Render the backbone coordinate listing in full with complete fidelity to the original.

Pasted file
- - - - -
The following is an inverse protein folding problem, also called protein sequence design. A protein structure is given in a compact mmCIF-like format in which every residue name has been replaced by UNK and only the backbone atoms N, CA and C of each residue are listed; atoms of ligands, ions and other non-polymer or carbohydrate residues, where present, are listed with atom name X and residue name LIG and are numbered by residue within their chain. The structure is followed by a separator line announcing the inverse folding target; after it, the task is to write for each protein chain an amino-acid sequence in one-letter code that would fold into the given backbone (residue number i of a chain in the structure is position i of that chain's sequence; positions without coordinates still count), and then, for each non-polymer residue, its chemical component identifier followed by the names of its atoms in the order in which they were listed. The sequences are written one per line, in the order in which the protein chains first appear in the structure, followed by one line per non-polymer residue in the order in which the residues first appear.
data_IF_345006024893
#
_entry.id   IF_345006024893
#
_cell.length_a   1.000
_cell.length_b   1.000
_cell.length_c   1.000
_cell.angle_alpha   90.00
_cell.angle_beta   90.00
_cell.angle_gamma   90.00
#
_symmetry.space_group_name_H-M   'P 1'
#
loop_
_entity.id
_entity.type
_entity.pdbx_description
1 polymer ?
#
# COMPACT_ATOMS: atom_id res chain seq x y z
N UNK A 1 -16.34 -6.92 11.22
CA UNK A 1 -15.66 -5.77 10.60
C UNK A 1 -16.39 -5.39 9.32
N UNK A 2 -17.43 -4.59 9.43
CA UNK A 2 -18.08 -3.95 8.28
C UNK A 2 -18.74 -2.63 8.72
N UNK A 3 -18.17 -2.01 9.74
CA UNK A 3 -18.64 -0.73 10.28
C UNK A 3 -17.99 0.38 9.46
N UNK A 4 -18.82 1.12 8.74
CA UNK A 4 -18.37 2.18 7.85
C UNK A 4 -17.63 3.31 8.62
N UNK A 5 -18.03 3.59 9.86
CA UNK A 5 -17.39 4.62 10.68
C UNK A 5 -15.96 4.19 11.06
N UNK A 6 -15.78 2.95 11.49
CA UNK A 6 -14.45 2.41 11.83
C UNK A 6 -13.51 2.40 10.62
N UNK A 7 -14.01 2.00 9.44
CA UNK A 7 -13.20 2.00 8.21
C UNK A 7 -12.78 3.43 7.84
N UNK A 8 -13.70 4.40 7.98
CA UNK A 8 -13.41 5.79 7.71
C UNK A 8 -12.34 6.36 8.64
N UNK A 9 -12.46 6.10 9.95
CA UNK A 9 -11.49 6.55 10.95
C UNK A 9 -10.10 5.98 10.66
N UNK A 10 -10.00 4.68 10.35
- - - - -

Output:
The following is an inverse protein folding problem, also called protein sequence design. A protein structure is given in a compact mmCIF-like format in which every residue name has been replaced by UNK and only the backbone atoms N, CA and C of each residue are listed; atoms of ligands, ions and other non-polymer or carbohydrate residues, where present, are listed with atom name X and residue name LIG and are numbered by residue within their chain. The structure is followed by a separator line announcing the inverse folding target; after it, the task is to write for each protein chain an amino-acid sequence in one-letter code that would fold into the given backbone (residue number i of a chain in the structure is position i of that chain's sequence; positions without coordinates still count), and then, for each non-polymer residue, its chemical component identifier followed by the names of its atoms in the order in which they were listed. The sequences are written one per line, in the order in which the protein chains first appear in the structure, followed by one line per non-polymer residue in the order in which the residues first appear.
data_IF_345006024893
#
_entry.id   IF_345006024893
#
_cell.length_a   1.000
_cell.length_b   1.000
_cell.length_c   1.000
_cell.angle_alpha   90.00
_cell.angle_beta   90.00
_cell.angle_gamma   90.00
#
_symmetry.space_group_name_H-M   'P 1'
#
loop_
_entity.id
_entity.type
_entity.pdbx_description
1 polymer ?
#
# COMPACT_ATOMS: atom_id res chain seq x y z
N UNK A 1 -16.34 -6.92 11.22
CA UNK A 1 -15.66 -5.77 10.60
C UNK A 1 -16.39 -5.39 9.32
N UNK A 2 -17.43 -4.59 9.43
CA UNK A 2 -18.08 -3.95 8.28
C UNK A 2 -18.74 -2.63 8.72
N UNK A 3 -18.17 -2.01 9.74
CA UNK A 3 -18.64 -0.73 10.28
C UNK A 3 -17.99 0.38 9.46
N UNK A 4 -18.82 1.12 8.74
CA UNK A 4 -18.37 2.18 7.85
C UNK A 4 -17.63 3.31 8.62
N UNK A 5 -18.03 3.59 9.86
CA UNK A 5 -17.39 4.62 10.68
C UNK A 5 -15.96 4.19 11.06
N UNK A 6 -15.78 2.95 11.49
CA UNK A 6 -14.45 2.41 11.83
C UNK A 6 -13.51 2.40 10.62
N UNK A 7 -14.01 2.00 9.44
CA UNK A 7 -13.20 2.00 8.21
C UNK A 7 -12.78 3.43 7.84
N UNK A 8 -13.70 4.40 7.98
CA UNK A 8 -13.41 5.79 7.71
C UNK A 8 -12.34 6.36 8.64
N UNK A 9 -12.46 6.10 9.95
CA UNK A 9 -11.49 6.55 10.95
C UNK A 9 -10.10 5.98 10.66
N UNK A 10 -10.00 4.68 10.35